NEW YORK, NY -- A year ago today, the Calgary Flames anointed Jay Feaster the team's general manager after Darryl Sutter resigned from the position but the Williamstown, PA native had to be reminded of his anniversary with the club.
"I honestly hadn't even thought about it being a year," he said with a shake of his head. "I think the job is such that once you're into it, it's every day and it's constant. You don't take the the time to sit back and think 'It's just a year ago,' and that sort of thing."
The Flames have now won four straight games and are back in the playoff mix thanks to their commendable, steady play as of late. However, Feaster didn't want to linger on the subject of the team's hot streak. Instead, he focused in on the bigger picture.
The organization went into the 2011-12 campaign with the belief that this roster could be a playoff team. They stumbled off the hop, hovering around the Western Conference's basement at one point, and looked eerily like the team squandered away the first half of last year's season before kicking it into high gear around Christmas.
"I think I read today that we're five points ahead of last year's pace. That's not good enough.
"It's a situation where we're not where we want to be. We expect to be a playoff team so there's a lot of work that needs to be done. That's the focus all the time."
When Feaster took over the role, many claimed it would take a fair amount of time to put his stamp on the club since the team he had inherited had several lengthy contracts and quite a few no-trade and no-movement clauses. Feaster adamantly disagreed with that theory.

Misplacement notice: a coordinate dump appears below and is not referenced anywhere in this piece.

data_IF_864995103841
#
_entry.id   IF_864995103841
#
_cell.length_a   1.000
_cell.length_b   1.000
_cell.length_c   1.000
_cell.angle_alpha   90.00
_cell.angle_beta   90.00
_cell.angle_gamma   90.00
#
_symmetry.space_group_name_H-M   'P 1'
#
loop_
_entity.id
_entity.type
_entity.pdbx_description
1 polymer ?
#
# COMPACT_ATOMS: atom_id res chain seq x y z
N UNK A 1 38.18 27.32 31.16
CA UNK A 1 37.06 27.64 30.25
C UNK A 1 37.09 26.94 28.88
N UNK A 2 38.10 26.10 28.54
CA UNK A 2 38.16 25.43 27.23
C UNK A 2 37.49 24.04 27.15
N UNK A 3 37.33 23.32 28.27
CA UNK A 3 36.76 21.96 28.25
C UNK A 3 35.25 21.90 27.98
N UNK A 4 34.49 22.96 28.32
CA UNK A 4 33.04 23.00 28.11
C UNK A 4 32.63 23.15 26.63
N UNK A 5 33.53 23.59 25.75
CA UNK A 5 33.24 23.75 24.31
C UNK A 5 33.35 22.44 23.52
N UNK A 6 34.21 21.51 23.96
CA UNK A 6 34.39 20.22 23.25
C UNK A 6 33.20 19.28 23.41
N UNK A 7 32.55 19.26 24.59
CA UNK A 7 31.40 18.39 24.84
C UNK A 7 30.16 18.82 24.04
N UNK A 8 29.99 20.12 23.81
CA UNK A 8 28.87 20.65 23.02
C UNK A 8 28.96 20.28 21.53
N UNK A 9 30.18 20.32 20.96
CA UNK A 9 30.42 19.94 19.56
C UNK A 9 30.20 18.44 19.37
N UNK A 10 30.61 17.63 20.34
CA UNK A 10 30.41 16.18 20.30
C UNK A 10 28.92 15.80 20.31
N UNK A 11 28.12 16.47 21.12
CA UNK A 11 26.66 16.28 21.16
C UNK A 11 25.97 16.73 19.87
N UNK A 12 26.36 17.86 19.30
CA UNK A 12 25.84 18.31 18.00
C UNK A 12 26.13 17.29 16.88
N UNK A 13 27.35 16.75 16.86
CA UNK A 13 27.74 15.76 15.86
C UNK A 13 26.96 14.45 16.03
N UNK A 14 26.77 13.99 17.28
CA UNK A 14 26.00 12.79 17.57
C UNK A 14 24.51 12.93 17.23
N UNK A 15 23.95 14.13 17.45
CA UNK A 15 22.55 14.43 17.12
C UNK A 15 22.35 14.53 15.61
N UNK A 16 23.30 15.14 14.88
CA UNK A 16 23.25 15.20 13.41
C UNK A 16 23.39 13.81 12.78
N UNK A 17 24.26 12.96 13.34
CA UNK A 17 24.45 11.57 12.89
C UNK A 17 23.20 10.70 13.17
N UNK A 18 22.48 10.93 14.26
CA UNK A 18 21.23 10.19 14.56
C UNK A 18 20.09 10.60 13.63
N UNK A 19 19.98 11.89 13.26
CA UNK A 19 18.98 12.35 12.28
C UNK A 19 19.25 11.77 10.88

"For me it never was my guys, their guys, his guys. This is our team. These are our guys.
"I don't stop and look and go down the roster and say 'Oh, that player was Darryl's guy,' or 'That player was Craig Button's guy,' or 'Who drafted him?' There is none of that for me."
Every move he and his crew has made has been placed under the microscope by the Calgary media and it's rabid fanbase. It's a much different situation than the one he faced when he was the Tampa Bay Lightning's general manager but intense scrutiny doesn't bother Feaster one bit.
"I would rather the sports talk radio filled with whatever they want to say about me and about us," he smiled. "I'd rather have people talking than trying to convince people to become passionate about the game."
The Flames are undoubtedly headed in the right direction but at the end of the day, that simply isn't enough for Feaster.
"There is only one measure of success for the Calgary Flames. That is the playoffs. Then, once in the playoffs, playoff success."